blossoms in spring. The summit of Mount Shiude—standing at 1154 feet (352 meters) high—provided a strategic vantage point over sea routes for people over 2,000 years ago. The ruins here remain, but these days the summit offers panoramic views of Japan’s largest inland sea. In late March to early April, the cherry blossoms burst forth and create a blushing frame around the idyllic island scenery below.
Explore the closer islands by boarding a ferry at Suda Port for Awashima, one of the venues where the Setouchi International Art Triennale 2022 was held. The journey to the island only takes 15 minutes but there are limited daily departures. Once on shore, rent a bicycle and visit The Missing Post Office, a ‘living’ art installation created by Saya Kubota, where letters without addresses find a home. Visitors can submit their own letters, though advance registration is required. Make sure to drop by the Awashima Artists’ Village, an artist-in-residence facility housed in a former junior high school building. Here, up-and-coming creatives have the chance to immerse themselves in their work.
Return to Mitoyo City’s mainland in the late afternoon to catch Chichibugahama Beach’s enchanting reflections at sunset. At low tide, emerging tide pools serve as mirrors, creating mesmerizing double skies both above and below. Said to be reminiscent of Bolivia’s Salar de Uyuni salt flats, this natural phenomenon is as rare as it is beautiful.
Getting there and back:
Flights between Takamatsu Airport and Tokyo Haneda International Airport take approximately 1 hr 20 mins.
For travelers using Kansai International Airport, board the Tokaido-Sanyo Shinkansen from Osaka to Okayama (approximately 45 mins) then change to the JR Shikoku limited express train Nanpu, for a roughly 45-minute trip to Tadotsu Station. From here, it’s a 15-minute ride to Mitoyo City’s Takuma Station via the Rapid Sunport Nanpu Relay.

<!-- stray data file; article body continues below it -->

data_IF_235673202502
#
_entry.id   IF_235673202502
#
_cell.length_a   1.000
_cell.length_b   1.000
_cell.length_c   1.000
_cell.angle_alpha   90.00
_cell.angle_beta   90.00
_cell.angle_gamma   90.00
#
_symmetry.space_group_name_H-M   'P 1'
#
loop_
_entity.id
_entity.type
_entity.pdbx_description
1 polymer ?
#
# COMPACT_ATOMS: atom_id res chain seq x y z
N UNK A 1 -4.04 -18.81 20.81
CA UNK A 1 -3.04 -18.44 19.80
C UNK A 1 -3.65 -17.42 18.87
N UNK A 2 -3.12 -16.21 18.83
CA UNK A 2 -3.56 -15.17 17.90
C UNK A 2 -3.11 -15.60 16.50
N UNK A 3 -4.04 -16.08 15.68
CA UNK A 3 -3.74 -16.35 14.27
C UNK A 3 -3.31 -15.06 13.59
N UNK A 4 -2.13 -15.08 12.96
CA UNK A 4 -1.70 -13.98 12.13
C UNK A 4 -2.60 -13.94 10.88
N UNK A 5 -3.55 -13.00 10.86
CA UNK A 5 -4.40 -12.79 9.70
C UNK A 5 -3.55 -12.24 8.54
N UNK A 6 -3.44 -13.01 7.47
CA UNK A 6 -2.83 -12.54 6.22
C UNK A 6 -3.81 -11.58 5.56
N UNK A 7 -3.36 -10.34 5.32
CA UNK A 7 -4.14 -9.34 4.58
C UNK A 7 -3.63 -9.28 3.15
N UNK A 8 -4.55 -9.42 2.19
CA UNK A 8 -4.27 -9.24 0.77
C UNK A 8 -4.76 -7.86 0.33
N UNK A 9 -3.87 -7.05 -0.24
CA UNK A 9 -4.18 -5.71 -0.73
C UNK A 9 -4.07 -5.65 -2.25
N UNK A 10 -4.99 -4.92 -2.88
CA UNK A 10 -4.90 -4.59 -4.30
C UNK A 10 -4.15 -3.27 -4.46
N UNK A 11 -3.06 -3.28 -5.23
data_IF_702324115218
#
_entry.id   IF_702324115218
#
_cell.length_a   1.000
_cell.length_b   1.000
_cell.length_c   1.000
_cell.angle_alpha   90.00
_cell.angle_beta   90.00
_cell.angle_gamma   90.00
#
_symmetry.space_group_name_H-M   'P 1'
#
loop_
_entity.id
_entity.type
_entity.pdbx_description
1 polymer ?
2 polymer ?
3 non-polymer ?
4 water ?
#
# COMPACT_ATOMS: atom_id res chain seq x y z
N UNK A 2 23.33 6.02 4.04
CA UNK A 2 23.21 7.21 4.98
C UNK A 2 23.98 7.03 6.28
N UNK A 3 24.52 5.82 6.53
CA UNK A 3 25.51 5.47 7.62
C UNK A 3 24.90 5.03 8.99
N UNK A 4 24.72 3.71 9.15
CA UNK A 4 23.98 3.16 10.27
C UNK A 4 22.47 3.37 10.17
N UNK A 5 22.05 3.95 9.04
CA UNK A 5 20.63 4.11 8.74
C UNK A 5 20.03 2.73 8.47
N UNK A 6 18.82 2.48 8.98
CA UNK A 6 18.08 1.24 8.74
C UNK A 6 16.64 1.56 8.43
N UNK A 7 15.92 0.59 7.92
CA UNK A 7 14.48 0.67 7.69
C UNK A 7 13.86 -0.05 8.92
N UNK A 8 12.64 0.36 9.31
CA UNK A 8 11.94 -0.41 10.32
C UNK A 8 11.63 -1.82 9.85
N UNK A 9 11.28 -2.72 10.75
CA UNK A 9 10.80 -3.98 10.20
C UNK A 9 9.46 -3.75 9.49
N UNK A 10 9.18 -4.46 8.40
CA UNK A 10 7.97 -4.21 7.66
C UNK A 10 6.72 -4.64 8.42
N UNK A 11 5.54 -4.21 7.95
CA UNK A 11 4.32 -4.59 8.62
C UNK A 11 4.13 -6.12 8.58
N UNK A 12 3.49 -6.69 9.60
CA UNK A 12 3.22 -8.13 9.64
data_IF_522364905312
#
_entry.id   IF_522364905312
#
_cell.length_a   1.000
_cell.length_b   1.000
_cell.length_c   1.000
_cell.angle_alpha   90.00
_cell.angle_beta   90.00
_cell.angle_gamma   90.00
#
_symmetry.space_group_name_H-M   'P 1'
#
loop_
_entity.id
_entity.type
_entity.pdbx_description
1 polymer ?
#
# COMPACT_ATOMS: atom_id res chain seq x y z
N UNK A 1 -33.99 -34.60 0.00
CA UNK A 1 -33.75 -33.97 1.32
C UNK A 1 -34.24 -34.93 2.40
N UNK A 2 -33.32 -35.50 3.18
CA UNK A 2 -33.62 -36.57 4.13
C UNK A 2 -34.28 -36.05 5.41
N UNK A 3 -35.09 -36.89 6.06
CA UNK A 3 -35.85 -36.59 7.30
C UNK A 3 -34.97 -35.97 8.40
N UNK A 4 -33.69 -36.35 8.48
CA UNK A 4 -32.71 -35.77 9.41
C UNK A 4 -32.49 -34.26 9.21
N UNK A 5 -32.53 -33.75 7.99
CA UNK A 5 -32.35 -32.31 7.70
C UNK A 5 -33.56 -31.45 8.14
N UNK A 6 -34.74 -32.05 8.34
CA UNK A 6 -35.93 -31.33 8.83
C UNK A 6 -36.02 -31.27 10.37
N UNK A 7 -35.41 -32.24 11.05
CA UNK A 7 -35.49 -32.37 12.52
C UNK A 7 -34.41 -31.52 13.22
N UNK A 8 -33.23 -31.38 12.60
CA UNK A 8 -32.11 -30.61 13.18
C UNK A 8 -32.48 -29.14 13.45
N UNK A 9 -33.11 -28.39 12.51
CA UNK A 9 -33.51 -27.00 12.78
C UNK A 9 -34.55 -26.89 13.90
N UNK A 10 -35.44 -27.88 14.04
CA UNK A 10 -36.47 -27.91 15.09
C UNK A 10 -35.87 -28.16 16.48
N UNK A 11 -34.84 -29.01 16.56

Kansai: A Treasure Trove of Historic Beauty
The ancient capital of Nara—Kyoto and Tokyo’s predecessor—still flourishes with its curated traditional streetscapes, ancient temples and shrines, and culinary heritage boasting both heirloom vegetables and delectable sake.
Venture into central Nara City’s traditional Naramachi district to discover its artisanal crafts, locally sourced, farm-to-table restaurants and cozy atmosphere. Nara is known as one of the birthplaces of modern sake, with one theory being that monks at Shoryakuji Temple discovered a safe method of refining the brew into the high-grade drink we know and love today. Sampling some locally crafted brews is a must. Start with Imanishi Seibei Store, which offers tastings of its internationally recognized Harushika brand. Make the gastronomic experience immersive by staying at Nipponia Tawaramoto Maruto Shoyu, a luxury accommodation inside Nara’s oldest soy sauce brewery.